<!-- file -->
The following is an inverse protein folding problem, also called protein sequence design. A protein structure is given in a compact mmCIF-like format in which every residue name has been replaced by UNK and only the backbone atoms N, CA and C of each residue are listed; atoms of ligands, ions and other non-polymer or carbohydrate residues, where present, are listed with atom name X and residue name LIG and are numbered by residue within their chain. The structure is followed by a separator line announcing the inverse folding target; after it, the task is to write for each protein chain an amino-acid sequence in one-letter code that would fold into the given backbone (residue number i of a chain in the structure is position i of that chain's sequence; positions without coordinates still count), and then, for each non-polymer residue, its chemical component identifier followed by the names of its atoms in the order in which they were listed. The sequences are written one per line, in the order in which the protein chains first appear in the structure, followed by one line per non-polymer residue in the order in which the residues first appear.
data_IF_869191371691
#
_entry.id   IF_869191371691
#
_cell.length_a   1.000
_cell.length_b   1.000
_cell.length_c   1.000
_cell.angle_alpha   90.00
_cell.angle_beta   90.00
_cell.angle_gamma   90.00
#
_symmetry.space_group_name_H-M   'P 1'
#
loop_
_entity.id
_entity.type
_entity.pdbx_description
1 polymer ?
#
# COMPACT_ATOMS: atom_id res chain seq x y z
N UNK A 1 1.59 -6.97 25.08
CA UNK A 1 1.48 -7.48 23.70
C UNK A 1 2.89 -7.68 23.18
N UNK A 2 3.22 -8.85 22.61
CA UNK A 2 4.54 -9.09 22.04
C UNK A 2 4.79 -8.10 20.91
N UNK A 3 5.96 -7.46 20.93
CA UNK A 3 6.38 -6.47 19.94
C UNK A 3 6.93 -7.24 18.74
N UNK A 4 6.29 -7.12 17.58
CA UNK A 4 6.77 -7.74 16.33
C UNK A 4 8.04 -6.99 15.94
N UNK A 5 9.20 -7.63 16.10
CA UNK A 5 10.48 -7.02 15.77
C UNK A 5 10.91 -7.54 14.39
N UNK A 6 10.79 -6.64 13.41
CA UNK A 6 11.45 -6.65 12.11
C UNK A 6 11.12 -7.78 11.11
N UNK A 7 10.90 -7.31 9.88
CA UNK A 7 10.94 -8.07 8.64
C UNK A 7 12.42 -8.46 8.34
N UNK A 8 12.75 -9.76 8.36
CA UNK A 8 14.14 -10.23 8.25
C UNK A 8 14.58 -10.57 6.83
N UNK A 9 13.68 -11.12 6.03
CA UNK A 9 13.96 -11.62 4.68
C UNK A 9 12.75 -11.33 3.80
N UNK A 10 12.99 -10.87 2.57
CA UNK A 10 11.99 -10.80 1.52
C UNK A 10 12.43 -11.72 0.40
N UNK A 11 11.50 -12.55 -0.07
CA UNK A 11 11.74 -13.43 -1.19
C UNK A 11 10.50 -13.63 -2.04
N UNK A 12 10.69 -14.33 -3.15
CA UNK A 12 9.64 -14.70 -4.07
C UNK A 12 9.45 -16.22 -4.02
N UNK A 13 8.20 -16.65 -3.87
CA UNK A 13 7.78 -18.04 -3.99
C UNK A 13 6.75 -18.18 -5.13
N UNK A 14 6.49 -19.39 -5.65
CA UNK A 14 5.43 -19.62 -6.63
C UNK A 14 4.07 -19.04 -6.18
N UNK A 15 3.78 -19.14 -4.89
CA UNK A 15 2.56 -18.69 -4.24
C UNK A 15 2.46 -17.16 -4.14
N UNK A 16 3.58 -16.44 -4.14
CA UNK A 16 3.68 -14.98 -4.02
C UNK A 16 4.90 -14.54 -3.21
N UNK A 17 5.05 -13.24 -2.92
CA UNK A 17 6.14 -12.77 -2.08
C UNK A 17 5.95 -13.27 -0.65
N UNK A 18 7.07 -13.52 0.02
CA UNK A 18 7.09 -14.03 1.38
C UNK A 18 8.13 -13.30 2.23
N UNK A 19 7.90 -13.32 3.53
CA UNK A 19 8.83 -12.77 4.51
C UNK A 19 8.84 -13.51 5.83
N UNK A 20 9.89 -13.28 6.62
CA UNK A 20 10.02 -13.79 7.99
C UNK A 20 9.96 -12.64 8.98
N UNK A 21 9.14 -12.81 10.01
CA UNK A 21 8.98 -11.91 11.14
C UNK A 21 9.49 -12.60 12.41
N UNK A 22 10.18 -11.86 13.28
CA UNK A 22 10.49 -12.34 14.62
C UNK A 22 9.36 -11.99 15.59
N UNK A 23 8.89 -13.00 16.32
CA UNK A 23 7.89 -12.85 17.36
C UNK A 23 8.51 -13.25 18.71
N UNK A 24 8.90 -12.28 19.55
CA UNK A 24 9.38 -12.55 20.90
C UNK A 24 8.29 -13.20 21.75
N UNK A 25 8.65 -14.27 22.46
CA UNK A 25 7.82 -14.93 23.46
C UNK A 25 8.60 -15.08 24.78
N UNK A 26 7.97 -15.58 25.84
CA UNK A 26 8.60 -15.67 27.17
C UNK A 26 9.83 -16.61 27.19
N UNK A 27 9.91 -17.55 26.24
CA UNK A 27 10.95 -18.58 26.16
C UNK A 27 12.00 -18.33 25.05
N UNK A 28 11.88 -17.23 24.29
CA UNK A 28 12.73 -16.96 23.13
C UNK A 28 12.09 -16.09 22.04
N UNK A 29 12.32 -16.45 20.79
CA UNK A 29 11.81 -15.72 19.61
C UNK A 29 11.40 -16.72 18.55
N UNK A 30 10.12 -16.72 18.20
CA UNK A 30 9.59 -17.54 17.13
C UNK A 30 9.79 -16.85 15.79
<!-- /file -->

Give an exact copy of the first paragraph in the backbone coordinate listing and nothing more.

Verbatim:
The following is an inverse protein folding problem, also called protein sequence design. A protein structure is given in a compact mmCIF-like format in which every residue name has been replaced by UNK and only the backbone atoms N, CA and C of each residue are listed; atoms of ligands, ions and other non-polymer or carbohydrate residues, where present, are listed with atom name X and residue name LIG and are numbered by residue within their chain. The structure is followed by a separator line announcing the inverse folding target; after it, the task is to write for each protein chain an amino-acid sequence in one-letter code that would fold into the given backbone (residue number i of a chain in the structure is position i of that chain's sequence; positions without coordinates still count), and then, for each non-polymer residue, its chemical component identifier followed by the names of its atoms in the order in which they were listed. The sequences are written one per line, in the order in which the protein chains first appear in the structure, followed by one line per non-polymer residue in the order in which the residues first appear.